Ric opens another.
“So this is weird and honestly this may just be awkward for the both of us, but you once told me ‘You’ll never know if you can fly if you don’t take the risk of falling’ and so that’s where this video is going…I guess.” Tim’s face contorts into something of mild disgust then he says to the camera “I can’t believe I just quoted Dick Grayson. Ugh, that is so cheesy.” Tim ends the video.
Ric smirks. He likes that quote a lot and it is absolutely not cheesy. He reminds himself to write it down later. Then he clicks the next video
Tim is sitting in the chair, staring intently into the camera. He’s trying to act charming but it just comes off as displaced and try-hard. He smirks then with a fake deep voice goes “The name’s Drake. Tim Drake.” He holds the stare and the smirk for a little longer and then bursts into laughter. Through the laughs he says “God Dick I wish you could remember so you can understand why that is so funny.” Tim ends the video.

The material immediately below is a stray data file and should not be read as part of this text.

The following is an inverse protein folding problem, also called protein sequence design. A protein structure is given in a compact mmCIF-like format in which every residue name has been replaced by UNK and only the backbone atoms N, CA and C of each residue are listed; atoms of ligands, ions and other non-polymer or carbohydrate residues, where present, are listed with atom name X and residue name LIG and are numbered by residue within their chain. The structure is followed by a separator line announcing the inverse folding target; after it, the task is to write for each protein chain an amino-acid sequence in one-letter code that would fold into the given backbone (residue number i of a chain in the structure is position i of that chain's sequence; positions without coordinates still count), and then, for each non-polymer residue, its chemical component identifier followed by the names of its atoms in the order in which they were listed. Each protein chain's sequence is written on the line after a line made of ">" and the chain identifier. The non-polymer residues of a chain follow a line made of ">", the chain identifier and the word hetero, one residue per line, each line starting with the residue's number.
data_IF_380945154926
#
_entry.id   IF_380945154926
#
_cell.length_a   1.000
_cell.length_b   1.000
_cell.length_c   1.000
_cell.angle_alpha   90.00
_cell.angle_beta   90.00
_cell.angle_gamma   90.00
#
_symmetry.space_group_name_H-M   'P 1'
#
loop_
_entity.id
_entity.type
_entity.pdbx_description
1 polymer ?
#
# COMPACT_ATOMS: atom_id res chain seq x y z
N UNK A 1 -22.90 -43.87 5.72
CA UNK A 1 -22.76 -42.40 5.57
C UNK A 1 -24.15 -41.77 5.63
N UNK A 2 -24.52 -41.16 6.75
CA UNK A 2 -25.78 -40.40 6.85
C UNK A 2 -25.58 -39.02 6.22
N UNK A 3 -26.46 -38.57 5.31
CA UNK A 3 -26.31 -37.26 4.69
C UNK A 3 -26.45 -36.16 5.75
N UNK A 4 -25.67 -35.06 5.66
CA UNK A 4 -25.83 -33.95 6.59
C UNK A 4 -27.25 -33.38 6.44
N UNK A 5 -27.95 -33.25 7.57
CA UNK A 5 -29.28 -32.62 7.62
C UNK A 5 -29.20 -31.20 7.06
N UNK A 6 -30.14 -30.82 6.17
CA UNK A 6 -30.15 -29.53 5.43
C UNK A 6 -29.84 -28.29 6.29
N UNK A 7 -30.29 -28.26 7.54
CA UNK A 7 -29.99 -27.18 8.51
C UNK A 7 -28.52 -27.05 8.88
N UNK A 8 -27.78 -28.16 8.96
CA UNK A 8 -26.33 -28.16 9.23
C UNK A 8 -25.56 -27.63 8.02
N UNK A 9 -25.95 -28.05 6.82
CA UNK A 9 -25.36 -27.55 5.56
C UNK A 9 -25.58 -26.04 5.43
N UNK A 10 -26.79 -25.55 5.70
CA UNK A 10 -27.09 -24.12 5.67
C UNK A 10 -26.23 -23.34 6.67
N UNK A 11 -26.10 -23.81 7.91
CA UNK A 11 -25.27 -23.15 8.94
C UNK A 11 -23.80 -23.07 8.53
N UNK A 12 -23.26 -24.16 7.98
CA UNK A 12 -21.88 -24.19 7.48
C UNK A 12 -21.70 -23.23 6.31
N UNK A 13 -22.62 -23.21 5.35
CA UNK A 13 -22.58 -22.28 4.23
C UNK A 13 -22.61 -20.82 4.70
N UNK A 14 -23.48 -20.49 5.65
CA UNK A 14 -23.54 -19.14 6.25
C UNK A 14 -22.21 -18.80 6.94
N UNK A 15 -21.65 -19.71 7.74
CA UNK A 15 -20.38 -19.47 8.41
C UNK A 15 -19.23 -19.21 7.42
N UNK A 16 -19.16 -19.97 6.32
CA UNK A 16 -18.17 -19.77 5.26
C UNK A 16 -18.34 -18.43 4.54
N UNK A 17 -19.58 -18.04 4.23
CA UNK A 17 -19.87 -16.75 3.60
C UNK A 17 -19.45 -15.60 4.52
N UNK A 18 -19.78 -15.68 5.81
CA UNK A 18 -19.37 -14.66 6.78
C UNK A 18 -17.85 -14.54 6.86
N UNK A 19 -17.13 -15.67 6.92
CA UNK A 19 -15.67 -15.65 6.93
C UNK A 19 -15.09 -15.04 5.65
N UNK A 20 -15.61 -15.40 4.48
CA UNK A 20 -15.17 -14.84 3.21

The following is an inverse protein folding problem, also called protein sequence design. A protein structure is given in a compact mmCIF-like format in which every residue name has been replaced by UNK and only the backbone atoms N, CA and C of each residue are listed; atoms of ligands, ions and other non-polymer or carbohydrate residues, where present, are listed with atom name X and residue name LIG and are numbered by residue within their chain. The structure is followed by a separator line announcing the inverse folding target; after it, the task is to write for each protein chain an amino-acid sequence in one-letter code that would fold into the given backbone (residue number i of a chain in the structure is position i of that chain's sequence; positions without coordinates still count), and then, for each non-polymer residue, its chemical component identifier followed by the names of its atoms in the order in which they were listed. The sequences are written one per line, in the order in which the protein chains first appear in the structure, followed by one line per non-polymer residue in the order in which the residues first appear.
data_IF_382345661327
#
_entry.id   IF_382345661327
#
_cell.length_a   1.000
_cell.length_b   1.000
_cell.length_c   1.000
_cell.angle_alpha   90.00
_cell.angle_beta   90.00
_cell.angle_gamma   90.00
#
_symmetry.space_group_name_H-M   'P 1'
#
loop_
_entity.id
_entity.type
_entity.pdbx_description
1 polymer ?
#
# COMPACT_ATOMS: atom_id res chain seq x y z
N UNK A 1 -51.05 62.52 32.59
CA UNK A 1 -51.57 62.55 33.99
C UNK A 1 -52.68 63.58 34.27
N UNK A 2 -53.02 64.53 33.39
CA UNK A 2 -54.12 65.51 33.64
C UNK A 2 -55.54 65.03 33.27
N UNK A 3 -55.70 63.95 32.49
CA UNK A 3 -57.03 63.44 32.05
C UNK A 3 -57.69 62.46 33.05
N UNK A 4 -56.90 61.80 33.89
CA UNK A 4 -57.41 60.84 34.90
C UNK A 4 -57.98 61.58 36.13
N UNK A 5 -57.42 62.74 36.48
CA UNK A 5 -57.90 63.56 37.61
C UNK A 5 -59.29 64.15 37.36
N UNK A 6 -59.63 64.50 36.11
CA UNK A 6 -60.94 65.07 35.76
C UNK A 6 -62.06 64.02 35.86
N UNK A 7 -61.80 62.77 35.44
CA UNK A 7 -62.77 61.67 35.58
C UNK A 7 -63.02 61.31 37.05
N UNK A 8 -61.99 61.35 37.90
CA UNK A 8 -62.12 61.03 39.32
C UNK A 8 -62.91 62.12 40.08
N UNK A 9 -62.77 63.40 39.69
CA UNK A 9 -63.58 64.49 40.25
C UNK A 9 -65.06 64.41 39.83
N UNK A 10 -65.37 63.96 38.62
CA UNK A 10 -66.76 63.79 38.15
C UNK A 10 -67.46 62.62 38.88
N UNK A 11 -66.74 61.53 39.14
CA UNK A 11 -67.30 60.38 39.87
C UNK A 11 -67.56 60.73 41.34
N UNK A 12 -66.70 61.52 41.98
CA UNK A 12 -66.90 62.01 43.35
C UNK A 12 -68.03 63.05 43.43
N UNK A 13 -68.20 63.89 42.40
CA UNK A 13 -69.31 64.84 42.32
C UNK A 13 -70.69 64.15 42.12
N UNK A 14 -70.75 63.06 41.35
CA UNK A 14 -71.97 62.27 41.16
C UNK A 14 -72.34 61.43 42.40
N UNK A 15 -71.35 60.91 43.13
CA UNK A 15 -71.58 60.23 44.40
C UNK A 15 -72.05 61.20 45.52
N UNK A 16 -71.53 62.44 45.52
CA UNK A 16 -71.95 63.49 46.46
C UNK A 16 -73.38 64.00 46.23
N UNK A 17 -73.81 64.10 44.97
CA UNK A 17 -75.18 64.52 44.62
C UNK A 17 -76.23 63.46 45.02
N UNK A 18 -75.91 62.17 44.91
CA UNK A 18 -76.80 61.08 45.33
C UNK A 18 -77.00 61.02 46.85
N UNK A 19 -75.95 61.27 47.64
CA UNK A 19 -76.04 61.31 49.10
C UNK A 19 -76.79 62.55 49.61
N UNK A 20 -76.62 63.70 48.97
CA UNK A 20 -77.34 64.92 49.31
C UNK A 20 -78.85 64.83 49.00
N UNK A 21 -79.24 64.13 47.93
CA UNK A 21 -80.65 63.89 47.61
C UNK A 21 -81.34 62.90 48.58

Ric laughs a genuine laugh. For some reason he can’t quite explain, he thinks it’s the cutest and most hilarious thing in the world at the moment.
Ric opens another video at random. From the moment the tab opens, he can tell this video has a much heavier tone.
“So you probably don’t know who I am, but my name is Tim Drake-Wayne. Before you got amnesia we were brothers, and you were the first person whoever really believed and cared about me so I thought, even if you didn’t remember me, I…I should say…um….I should give everyone closure? But I mean if you don’t remember me, I guess its really just me getting closure” Time stares out into space for a while then says “I’m just going to write a script.” He ends the video.